Long Melford Crown Inn
Long Melford Crown Inn
Real Ale is sold here.
Hall St, CO10 9JL
grid reference TL 863 457
The Crown is a busy family-run free house and cosy hotel set in the popular antiques centre of Long Melford. Two regular ales and two changing guests together with real cider are served on hand pumps. A high-quality home cooked menu is served in the large bar and separate restaurant. There is a large attractive patio garden for summer dining and drinking. Eleven comfortable bedrooms are available for those wishing to stay and explore this picturesque area.
The riot act was last read in England from the steps of the pub in 1885. Rioters set fire to the building but the occupants were unhurt.
A Victorian brewery was located on the site.
- Accessible to disabled customers
- Accommodation available
- Beer garden or other outside drinking area
- Beer served through handpumps
- Bus stop nearby (see transport links for details)
- Cider (real draught, not keg) available: Harry Taylor Thrown Hat
- Dogs welcome
- Evening meals
- Family friendly
- Lunchtime meals (not just snacks)
- Quiet pub - no electronic games, piped music or jukebox
- Real fire
- Restaurant or separate dining area
- WiFi available
Railway station about 3.4 miles away (see transport links for details)
Nearest railway station
The pub is shown on this old OS map from about 1902 (interactive map)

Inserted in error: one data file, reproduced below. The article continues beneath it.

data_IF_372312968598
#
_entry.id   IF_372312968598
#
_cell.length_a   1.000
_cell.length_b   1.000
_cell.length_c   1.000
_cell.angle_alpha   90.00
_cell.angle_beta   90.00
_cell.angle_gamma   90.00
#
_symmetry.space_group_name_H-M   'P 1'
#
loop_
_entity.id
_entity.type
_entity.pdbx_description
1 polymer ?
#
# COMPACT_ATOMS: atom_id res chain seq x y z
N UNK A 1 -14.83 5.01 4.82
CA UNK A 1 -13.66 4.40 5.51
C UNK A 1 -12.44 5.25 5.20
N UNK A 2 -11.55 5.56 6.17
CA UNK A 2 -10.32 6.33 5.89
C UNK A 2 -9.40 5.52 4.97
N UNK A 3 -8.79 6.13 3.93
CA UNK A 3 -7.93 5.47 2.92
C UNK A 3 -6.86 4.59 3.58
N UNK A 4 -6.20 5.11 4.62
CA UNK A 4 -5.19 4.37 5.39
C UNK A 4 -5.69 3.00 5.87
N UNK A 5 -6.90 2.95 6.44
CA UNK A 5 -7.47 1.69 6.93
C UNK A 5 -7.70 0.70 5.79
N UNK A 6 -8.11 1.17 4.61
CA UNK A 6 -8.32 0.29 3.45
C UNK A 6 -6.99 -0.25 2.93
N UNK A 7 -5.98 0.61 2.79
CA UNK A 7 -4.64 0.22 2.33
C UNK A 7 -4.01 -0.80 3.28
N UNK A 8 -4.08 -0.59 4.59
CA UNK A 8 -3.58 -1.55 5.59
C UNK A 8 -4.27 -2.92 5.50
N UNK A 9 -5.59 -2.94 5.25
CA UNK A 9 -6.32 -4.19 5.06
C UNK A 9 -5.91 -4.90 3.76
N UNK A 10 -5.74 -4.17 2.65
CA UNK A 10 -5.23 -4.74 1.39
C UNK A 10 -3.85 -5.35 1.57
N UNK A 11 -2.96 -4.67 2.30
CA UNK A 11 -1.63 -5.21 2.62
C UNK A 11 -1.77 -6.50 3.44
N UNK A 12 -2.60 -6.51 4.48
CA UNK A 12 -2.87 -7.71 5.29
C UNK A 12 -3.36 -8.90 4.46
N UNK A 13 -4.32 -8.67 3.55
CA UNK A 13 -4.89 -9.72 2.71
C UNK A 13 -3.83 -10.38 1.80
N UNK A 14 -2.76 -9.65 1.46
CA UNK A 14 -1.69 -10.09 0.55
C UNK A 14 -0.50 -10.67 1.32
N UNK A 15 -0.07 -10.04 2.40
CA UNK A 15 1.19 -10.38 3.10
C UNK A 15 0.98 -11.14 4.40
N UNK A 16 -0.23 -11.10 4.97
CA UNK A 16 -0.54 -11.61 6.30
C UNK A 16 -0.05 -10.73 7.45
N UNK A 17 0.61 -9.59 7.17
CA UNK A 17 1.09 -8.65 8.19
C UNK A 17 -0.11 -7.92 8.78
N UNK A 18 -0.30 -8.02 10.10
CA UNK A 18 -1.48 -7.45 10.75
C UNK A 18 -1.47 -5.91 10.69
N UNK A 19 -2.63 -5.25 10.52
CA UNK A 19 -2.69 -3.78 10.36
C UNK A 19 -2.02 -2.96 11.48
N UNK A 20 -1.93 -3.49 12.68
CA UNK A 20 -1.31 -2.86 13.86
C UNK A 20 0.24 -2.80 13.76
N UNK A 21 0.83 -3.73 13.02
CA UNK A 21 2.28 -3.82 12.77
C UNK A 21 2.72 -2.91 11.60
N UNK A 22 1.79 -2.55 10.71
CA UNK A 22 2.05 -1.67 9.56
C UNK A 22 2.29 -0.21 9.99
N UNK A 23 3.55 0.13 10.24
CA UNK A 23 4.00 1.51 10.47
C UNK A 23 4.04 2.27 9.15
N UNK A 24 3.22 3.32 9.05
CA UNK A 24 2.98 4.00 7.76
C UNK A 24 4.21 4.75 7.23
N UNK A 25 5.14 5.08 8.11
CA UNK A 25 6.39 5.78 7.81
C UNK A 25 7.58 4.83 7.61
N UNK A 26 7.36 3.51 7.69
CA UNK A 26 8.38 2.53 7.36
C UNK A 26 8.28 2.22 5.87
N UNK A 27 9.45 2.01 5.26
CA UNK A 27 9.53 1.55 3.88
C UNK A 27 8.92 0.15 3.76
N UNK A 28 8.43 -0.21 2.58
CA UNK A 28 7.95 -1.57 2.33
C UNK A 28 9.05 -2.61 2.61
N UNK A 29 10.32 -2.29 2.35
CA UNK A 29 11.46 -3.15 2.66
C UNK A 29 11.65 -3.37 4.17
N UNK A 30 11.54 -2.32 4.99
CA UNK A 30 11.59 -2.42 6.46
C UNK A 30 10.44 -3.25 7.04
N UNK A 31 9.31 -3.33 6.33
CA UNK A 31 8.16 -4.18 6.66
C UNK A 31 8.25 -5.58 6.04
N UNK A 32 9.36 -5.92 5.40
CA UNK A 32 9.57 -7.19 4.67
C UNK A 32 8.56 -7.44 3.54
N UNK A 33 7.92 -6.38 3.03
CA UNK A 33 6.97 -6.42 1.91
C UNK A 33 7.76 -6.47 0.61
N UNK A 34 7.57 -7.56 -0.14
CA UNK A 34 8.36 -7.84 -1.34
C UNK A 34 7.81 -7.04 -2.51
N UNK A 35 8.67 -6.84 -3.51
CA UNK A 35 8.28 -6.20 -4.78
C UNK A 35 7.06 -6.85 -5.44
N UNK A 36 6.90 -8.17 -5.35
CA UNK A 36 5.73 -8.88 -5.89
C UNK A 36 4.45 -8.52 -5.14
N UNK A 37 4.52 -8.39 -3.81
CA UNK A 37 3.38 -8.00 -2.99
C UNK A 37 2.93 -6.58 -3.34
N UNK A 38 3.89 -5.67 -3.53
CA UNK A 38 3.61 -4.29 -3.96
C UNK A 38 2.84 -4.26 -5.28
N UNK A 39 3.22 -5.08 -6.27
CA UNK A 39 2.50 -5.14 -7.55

An Auction of the Crown, Long Melford; by order of the Proprietor, contact Messrs GREENE & PARTRIDGE of BSE (article includes a Full building description including "storage for 6000 Gallons").Ipswich Journal, March 24th & 26th 1858***
David Mitchel, labourer, of Melford, was charged by James Albon of the Crown Inn, Bridge Street, with refusing to quit his house when requested to do so. Fined 5s & 6s 6d costs.Bury & Norwich Post, August 24th 1869**
The licensed Victuallers Tea Association advertised the sale of tea via its Suffolk Agents. This was a response to the irregular sale of Wine by Grocers and included a reference to A…
The crown is a simple sign to show loyalty to the reigning monarch and apart from the commonwealth era (1648-60) has been a pub sign for over 600 years.
(Most pub, location & historic details collated by Nigel, Tony or Keith - original sources are credited)
(some old PO directory information courtesy of londonpublichouse.com)
(** historic newspaper information from Stuart Ansell)
(*** historic newspaper information from Bob Mitchell)
(**** Last Orders is a free local newsletter - published by Suffolk CAMRA memers since 1978)